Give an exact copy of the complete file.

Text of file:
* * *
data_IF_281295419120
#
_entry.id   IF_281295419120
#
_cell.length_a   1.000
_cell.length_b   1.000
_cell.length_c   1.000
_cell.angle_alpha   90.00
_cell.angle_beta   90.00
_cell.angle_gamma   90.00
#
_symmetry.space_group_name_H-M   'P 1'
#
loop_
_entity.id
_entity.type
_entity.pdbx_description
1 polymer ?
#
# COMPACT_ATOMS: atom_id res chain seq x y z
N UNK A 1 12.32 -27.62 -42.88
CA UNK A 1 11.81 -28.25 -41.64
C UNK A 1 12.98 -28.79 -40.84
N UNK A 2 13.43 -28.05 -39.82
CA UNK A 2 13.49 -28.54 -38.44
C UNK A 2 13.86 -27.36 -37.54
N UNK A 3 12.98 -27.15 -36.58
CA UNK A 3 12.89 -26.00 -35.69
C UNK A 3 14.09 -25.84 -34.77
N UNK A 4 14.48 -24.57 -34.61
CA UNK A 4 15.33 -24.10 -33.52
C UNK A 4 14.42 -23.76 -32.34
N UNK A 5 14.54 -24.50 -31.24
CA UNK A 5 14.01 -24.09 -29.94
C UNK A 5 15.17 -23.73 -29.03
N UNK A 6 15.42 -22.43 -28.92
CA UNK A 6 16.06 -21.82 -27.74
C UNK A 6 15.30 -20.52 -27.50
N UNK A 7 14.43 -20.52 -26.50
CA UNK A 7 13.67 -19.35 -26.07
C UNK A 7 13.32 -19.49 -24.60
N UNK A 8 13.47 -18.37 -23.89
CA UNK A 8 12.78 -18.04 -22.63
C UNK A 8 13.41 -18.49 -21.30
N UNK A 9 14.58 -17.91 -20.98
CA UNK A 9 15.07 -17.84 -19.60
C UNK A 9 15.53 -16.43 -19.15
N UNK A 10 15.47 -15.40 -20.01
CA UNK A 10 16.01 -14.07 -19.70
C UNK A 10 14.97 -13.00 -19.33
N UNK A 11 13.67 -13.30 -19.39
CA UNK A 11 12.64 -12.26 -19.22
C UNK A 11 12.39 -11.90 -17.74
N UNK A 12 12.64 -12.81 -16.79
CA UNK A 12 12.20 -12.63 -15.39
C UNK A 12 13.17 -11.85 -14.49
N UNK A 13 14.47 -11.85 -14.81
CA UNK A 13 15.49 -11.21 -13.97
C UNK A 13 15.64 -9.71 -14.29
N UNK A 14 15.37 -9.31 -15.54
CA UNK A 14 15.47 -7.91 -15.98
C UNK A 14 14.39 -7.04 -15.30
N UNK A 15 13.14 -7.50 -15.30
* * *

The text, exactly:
data_IF_281295419120
#
_entry.id   IF_281295419120
#
_cell.length_a   1.000
_cell.length_b   1.000
_cell.length_c   1.000
_cell.angle_alpha   90.00
_cell.angle_beta   90.00
_cell.angle_gamma   90.00
#
_symmetry.space_group_name_H-M   'P 1'
#
loop_
_entity.id
_entity.type
_entity.pdbx_description
1 polymer ?
#
# COMPACT_ATOMS: atom_id res chain seq x y z
N UNK A 1 12.32 -27.62 -42.88
CA UNK A 1 11.81 -28.25 -41.64
C UNK A 1 12.98 -28.79 -40.84
N UNK A 2 13.43 -28.05 -39.82
CA UNK A 2 13.49 -28.54 -38.44
C UNK A 2 13.86 -27.36 -37.54
N UNK A 3 12.98 -27.15 -36.58
CA UNK A 3 12.89 -26.00 -35.69
C UNK A 3 14.09 -25.84 -34.77
N UNK A 4 14.48 -24.57 -34.61
CA UNK A 4 15.33 -24.10 -33.52
C UNK A 4 14.42 -23.76 -32.34
N UNK A 5 14.54 -24.50 -31.24
CA UNK A 5 14.01 -24.09 -29.94
C UNK A 5 15.17 -23.73 -29.03
N UNK A 6 15.42 -22.43 -28.92
CA UNK A 6 16.06 -21.82 -27.74
C UNK A 6 15.30 -20.52 -27.50
N UNK A 7 14.43 -20.52 -26.50
CA UNK A 7 13.67 -19.35 -26.07
C UNK A 7 13.32 -19.49 -24.60
N UNK A 8 13.47 -18.37 -23.89
CA UNK A 8 12.78 -18.04 -22.63
C UNK A 8 13.41 -18.49 -21.30
N UNK A 9 14.58 -17.91 -20.98
CA UNK A 9 15.07 -17.84 -19.60
C UNK A 9 15.53 -16.43 -19.15
N UNK A 10 15.47 -15.40 -20.01
CA UNK A 10 16.01 -14.07 -19.70
C UNK A 10 14.97 -13.00 -19.33
N UNK A 11 13.67 -13.30 -19.39
CA UNK A 11 12.64 -12.26 -19.22
C UNK A 11 12.39 -11.90 -17.74
N UNK A 12 12.64 -12.81 -16.79
CA UNK A 12 12.20 -12.63 -15.39
C UNK A 12 13.17 -11.85 -14.49
N UNK A 13 14.47 -11.85 -14.81
CA UNK A 13 15.49 -11.21 -13.97
C UNK A 13 15.64 -9.71 -14.29
N UNK A 14 15.37 -9.31 -15.54
CA UNK A 14 15.47 -7.91 -15.98
C UNK A 14 14.39 -7.04 -15.30
N UNK A 15 13.14 -7.50 -15.30